17: When our two families were camping together at Woods Lake a few years ago, we arrived a day early to secure a campsite and get in a little extra hiking. We ended up going for a longer hike than expected on Friday and returned to the campsite exhausted and starving, unsure when our lovely companions would arrive, and paralyzed by the specter of preparing dinner for four in a timely manner on our tiny camp stove, with only our one dull knife and small cutting board to aid us. Just after we staggered into the campsite, and before we had time to mobilize our limited resources, we saw a familiar white car approaching. Yes, the Gerweins had come to our rescue again. Katya jumped out of the car with her usual good cheer and enthusiastic smile, and proceeded to unload a fully prepared and miraculously still warm Shabbat dinner! While Katya's delicious roast chicken, sweet potatoes and mushrooms, and freshly baked challah are always a treat, this was one of the best, most truly appreciated meals in memory, and to enjoy Shabbat dinner with the company of the Gerweins and the splendor of the snow-capped mountains in the background just couldn't be beat. Happy birthday, Katya! With love, Sophia, Jonas, Jacob, and Celia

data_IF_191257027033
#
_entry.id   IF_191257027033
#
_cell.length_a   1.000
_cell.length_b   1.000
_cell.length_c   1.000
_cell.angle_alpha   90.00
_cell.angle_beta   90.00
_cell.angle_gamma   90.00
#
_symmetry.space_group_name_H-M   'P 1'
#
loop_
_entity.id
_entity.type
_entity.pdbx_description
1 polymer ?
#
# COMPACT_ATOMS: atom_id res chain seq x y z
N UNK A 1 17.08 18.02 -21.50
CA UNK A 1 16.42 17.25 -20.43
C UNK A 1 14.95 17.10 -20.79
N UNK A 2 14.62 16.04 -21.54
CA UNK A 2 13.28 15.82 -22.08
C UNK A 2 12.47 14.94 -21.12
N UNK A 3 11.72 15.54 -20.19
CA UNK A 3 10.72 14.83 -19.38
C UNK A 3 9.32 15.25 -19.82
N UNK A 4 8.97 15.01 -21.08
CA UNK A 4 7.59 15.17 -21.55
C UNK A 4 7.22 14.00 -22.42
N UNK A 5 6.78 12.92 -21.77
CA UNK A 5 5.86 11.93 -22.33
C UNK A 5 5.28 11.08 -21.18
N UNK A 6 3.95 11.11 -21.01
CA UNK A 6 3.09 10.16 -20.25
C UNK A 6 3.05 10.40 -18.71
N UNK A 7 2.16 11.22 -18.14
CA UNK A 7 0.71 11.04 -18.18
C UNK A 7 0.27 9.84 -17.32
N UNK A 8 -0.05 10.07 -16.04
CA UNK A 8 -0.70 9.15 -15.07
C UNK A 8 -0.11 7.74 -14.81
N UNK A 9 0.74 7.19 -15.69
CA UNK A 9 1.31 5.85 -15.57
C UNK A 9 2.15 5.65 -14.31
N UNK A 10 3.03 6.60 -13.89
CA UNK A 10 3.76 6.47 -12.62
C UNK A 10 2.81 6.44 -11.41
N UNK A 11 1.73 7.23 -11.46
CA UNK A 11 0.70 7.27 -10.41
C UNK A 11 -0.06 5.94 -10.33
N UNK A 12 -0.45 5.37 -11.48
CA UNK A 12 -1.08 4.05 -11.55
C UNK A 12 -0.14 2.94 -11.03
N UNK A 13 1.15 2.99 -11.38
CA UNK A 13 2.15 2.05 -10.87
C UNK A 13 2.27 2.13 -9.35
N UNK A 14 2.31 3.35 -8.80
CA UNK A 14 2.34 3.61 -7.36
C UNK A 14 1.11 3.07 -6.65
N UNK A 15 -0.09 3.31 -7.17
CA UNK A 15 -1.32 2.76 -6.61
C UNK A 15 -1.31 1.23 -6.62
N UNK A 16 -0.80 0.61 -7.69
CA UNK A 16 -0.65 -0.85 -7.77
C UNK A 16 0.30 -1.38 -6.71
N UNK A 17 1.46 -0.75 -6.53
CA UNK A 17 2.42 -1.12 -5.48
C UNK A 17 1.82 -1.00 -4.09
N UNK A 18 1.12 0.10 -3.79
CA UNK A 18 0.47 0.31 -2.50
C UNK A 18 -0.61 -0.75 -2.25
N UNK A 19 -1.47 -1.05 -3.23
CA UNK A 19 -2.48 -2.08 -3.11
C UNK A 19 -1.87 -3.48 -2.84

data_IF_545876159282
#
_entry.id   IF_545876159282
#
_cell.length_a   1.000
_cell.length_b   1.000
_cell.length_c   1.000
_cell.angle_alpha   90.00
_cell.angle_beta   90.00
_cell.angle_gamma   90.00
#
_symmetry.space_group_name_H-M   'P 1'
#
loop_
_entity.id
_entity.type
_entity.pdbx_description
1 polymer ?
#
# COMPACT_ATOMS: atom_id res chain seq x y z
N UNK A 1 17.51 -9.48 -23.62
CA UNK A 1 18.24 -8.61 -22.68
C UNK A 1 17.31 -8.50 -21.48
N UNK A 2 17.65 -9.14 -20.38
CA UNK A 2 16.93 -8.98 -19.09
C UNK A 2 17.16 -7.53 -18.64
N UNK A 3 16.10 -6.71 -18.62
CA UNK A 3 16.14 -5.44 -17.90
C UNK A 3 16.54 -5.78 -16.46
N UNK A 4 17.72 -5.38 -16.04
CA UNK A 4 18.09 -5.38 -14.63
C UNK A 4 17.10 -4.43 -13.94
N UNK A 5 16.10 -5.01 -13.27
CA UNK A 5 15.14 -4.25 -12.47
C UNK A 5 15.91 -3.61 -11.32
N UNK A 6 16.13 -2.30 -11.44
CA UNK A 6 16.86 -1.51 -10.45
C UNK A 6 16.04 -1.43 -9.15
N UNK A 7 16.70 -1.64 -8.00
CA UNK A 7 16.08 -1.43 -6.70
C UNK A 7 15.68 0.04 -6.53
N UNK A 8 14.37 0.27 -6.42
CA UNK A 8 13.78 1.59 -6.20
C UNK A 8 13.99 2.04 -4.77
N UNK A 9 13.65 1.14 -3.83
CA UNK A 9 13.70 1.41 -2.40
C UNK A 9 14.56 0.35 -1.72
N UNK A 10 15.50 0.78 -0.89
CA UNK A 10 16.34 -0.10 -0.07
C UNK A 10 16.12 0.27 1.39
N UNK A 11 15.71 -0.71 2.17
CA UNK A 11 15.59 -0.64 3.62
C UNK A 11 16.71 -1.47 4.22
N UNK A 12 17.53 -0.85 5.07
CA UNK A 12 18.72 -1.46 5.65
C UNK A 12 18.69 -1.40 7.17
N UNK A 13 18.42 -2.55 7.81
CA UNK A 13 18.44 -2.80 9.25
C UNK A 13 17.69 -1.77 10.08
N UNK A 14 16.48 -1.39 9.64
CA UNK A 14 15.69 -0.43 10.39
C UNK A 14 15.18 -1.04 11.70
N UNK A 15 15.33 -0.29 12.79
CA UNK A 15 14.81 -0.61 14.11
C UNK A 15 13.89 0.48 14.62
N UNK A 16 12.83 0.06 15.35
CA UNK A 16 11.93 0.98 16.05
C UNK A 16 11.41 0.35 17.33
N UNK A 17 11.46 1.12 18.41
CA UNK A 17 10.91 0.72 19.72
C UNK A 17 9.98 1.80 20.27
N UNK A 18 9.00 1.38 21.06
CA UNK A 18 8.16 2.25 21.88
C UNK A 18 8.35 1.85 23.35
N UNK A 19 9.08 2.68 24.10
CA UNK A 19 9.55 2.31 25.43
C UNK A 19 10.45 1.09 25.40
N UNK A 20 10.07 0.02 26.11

18: We were all with you for Thanksgiving a few years ago, living downstairs and frequently migrating upstairs- that was a magical time that has stayed with us. One of the highlights, for me, was walking in the Park with Katya. Everyone else had forged ahead, the kids exploring, the adults keeping up, and Katya and I found ourselves sauntering lazily together in the beautiful setting on a beautiful day. I can't recall what we talked about but I can recall the vibe. It was deep and rich and loving and has never left me. -David Weiner | We put Elijah to bed every night rocking and reading to him in a wonderful nursing glider chair brought over in the days after his birth by Katya. This sums up so much that I love about Katya-generous and loving, thoughtful and considerate, do-gooder and accomplished. I have so many warm thoughts and appreciations of Katya. She is kind and includes us so often around your Shabbat dinner. I can always show up in whatever space I'm in, cranky, happy, exhausted, sad...I feel I can be myself in your home. I love being with your family on Shabbat. The delicious food...always!! You model true hachnasat Orachim, I feel like royalty when I'm in your home. Katya models this for the entire community. She reads Torah, she cures babies, she gives hugs to friends, she raises spirited and intelligent boys, she cooks/bakes/shops. Katya is amazing and I want to grow up to be like her! -liora